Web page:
December 15, 2019

2019 Dec15

Advent 3 - Year A

A Sermon Preached by The Rev. Ian M. Delinger

 

For those of you who weren’t here, and as a reminder, I first brought out my Emergency Preparedness Kit on the First Sunday of Advent. This wagon-full of stuff represents about 90% of what is suggested in the list published by the California Department of Public Health. This is how we are to prepare for a disaster – because “about the day and hour no one knows” – a line from the Gospel on the First Sunday of Advent.

 

Advent is the season during which we prepare for Christmas. Advent is the time of anticipation of the celebration of the birth of Jesus, the Son of God. It is also about preparing for the Second Coming of Jesus Christ. So, this Advent, we’re exploring our preparedness for the Second Coming and looking at what our Sunday readings are suggesting that we have in our Spiritual Preparedness Kit. The most obvious and fundamental elements are faith, hope and love. And the scriptures from the last two Sundays suggested that we need to include patience and perseverance, and humility in our Spiritual Preparedness Kit. I suggested that Centering Prayer could help develop patience and perseverance; and that Franciscan Spirituality could help develop the type of humility before others and before God needed for the Second Coming. So, we are exploring what we should have or develop beyond faith, hope, love, patience and perseverance, and humility.

 

What are today’s readings telling us that we should have in our Spiritual Preparedness Kit?

 

References to the blind are in 3 of the 4 passages of scripture. In Isaiah, restoring sight to the blind, as well as restoring those with other disabilities, was a metaphor for restoring wholeness. The community of the blind represented Israel who would be restored to their wholeness as a nation, both at the end of the Exile and at the coming of the Messiah. The Psalm would have offered a similar allusion to its readers and hearers with “the Lord opens the eyes of the blind.” The reference in Matthew would have had a very similar purpose, to point readers and hearers toward the Coming of the Messiah, but what it really did was apply Isaiah’s eschatological vision to Jesus as that Messiah.

 

Today, the Babylonian Exile is long over. We are followers of Jesus as the fulfilment of Isaiah’s prophecies. So, what are we being urged to do by hearing these readings many millennia later? We are being reminded to be prepared for Jesus’ return, and to know when it is occurring. We are being encouraged to develop the quality of perceptiveness to include in our Spiritual Preparedness Kit. We need to be able to recognize, see and know that Jesus is among us, and then we need to act and to follow. This requires us to be perceptive of that which will likely not be like anything we have seen or experienced before, and about which we know neither the day nor the hour. We will need to see beyond our own blindness, whatever disables us from seeing and knowing Jesus, so we can recognize the restoration that will be taking place right in front of us when He returns.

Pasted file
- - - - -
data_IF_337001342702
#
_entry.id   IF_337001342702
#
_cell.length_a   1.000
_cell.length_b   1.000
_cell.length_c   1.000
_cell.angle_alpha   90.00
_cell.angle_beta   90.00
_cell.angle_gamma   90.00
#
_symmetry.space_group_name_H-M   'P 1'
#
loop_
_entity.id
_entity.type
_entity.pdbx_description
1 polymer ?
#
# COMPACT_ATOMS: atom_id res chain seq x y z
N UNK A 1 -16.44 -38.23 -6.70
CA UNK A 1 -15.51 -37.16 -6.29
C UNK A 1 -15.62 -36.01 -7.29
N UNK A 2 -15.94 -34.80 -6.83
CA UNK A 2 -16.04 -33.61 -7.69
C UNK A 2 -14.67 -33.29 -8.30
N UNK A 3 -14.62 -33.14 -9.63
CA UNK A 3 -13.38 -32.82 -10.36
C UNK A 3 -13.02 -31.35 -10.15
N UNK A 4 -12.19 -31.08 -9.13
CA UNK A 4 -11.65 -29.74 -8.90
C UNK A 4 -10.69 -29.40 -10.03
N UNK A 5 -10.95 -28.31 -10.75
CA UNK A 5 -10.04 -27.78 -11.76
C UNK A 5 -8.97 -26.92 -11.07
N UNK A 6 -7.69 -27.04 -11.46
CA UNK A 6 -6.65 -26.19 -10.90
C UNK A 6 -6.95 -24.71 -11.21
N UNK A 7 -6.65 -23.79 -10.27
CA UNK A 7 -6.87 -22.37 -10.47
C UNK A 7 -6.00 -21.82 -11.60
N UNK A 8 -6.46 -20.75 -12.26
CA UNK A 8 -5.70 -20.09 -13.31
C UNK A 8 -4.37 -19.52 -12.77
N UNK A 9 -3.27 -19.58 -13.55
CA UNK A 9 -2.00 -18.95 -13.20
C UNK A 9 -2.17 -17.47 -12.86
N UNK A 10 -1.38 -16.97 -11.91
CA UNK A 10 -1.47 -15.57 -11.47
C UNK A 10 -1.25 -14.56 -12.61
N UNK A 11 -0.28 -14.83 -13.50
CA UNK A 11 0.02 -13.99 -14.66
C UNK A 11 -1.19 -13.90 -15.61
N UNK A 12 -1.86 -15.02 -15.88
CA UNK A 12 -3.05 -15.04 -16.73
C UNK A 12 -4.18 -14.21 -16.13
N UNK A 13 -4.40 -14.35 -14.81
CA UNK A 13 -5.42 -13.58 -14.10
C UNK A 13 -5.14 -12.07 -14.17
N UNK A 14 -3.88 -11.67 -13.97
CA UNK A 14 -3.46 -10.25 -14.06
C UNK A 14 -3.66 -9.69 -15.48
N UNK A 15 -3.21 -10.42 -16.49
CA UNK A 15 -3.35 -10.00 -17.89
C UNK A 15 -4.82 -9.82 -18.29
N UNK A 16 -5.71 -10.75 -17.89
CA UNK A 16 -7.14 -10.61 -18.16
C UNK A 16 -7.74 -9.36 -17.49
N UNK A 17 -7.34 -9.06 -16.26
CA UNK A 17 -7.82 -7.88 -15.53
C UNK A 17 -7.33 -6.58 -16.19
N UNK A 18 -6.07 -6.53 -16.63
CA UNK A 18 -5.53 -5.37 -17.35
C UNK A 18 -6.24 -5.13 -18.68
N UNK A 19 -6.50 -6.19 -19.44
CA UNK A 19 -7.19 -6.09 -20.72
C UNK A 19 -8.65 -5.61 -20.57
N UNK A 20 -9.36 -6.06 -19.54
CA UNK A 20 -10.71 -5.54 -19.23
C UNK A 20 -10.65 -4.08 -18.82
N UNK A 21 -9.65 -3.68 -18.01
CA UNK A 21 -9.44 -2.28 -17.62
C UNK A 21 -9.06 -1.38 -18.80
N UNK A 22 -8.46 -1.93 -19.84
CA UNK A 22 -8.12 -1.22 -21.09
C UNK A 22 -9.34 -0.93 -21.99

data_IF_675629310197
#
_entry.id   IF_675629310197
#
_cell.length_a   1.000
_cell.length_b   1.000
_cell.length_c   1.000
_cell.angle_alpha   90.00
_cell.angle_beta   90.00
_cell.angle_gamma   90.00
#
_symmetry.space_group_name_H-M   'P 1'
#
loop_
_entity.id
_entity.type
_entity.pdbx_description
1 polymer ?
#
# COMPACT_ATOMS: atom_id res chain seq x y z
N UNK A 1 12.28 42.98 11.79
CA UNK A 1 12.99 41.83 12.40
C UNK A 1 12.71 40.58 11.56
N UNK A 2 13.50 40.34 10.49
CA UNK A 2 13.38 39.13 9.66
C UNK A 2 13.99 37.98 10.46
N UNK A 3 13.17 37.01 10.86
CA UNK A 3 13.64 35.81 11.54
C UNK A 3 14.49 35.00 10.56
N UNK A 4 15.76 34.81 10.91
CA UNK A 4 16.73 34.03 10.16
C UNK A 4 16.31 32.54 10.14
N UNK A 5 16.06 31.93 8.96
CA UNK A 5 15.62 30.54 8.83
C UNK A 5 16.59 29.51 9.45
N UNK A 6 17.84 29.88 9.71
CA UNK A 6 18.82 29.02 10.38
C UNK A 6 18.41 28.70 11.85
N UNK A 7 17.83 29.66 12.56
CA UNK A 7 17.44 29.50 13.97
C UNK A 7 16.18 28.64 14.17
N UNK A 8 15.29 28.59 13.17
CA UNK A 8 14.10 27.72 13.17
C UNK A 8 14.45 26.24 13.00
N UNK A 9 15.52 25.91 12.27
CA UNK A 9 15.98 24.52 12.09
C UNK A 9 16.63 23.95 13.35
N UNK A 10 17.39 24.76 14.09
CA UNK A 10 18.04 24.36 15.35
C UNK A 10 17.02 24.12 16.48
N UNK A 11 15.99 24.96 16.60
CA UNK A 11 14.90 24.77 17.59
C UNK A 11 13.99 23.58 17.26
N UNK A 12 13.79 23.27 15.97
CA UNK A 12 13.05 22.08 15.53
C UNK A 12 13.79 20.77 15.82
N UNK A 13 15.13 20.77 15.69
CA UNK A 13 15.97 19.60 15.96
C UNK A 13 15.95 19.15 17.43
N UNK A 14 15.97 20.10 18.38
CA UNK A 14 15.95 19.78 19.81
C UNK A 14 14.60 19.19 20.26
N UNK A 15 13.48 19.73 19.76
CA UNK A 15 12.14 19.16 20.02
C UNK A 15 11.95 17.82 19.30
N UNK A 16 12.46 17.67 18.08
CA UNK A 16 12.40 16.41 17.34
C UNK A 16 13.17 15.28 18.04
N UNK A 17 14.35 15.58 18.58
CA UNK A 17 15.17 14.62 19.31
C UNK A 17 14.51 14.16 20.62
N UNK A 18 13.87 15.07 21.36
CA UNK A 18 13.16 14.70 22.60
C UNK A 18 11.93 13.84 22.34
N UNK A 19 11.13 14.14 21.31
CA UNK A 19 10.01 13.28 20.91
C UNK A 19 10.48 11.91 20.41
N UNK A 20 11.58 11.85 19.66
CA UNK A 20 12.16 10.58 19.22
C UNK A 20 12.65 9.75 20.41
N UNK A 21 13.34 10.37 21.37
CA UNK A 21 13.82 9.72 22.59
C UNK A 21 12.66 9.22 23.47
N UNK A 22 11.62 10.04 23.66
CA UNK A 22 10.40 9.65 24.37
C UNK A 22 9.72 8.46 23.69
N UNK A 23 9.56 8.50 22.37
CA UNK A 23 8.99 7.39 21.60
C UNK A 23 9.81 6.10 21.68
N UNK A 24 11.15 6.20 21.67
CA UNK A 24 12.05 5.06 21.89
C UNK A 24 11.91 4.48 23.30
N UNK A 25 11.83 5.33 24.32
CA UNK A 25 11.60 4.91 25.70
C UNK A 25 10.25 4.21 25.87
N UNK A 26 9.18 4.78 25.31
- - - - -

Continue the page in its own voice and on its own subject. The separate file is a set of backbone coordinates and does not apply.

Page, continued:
What is perceptiveness?

 

  • Merriam-Webster defines perceptiveness as “the ability to understand inner qualities or relationships”.
  • The Cambridge Dictionary defines perceptiveness as “the quality of being very good at noticing and understanding things that many people do not notice”.
  • I want to define perceptiveness in the context of today’s readings as “being able to see beyond your own blindness and the blindness of everyone else.”


How do we develop perceptiveness, the ability to understand inner qualities, to notice things that others don’t notice, to see beyond our own blindness? I looked to both secular and religious resources on how to develop perceptiveness. A resource from the World Economic Forum[1] offers 3 ways to become more perceptive at work:

 

  • Become a better listener.
  • Be aware of the person’s background and preferences. In other words, try to experience the situation through another person’s personal and cultural lens or framework.
  • Focus on nonverbal cues.

 

When applied to our faith, we can certainly utilize all of these to improve our perceptiveness. Listening is deeply important to the practice of Christianity and in the deepening of your faith. We are routinely asked to “listen” to what scripture is saying to us, and to “listen” to what God or Jesus us is telling us as we discern various aspects of our lives.

 

Attempting to understand a situation, whether a familiar one or not, from another person’s background and frame of reference is what we do every time we attempt to understand what scripture is saying to us. We are interpreting scripture in a very different context, a different situation, time and place from its original writing. Despite this incongruency, we insist that scripture still speaks to us today, even though we are in a different background and frame of reference.

 

We are also called to go further than that, and to see scripture, and might I add, tradition and reason, from the perspective of others, those to whom we minister or those with whom we want to share in faith. As we endeavor to be more inclusive and more diverse, we must interpret scripture, tradition and reason through different lenses: a feminist hermeneutic, an LGBT hermeneutic, a LatinX hermeneutic, and so on. This is not to change or re-write scripture and history; it is to attempt to understand how scripture and history are received by those who are not like us, to be more perceptive to the spiritual and pastoral needs of a broader and more diverse group of faithful people.

 

The World Economic Forum article has one other bit of advice that we could learn from in the Church and as Christians who are building our Spiritual Preparedness Kits as we deepen our relationship with Jesus. The article states that

 

“Top employees aren’t necessarily smarter, but they’re often emotionally intelligent and highly perceptive.”

 

This means we need to listen to all types of people as we practice being perceptive. Jesus modeled this sort of openness when He instructed His followers to listen to children, when He was reproofed by the Syrophoenician Woman, and when, on the Cross, He received the words of the Penitent Thief who requested, ‘Jesus, remember me when you come into your kingdom.’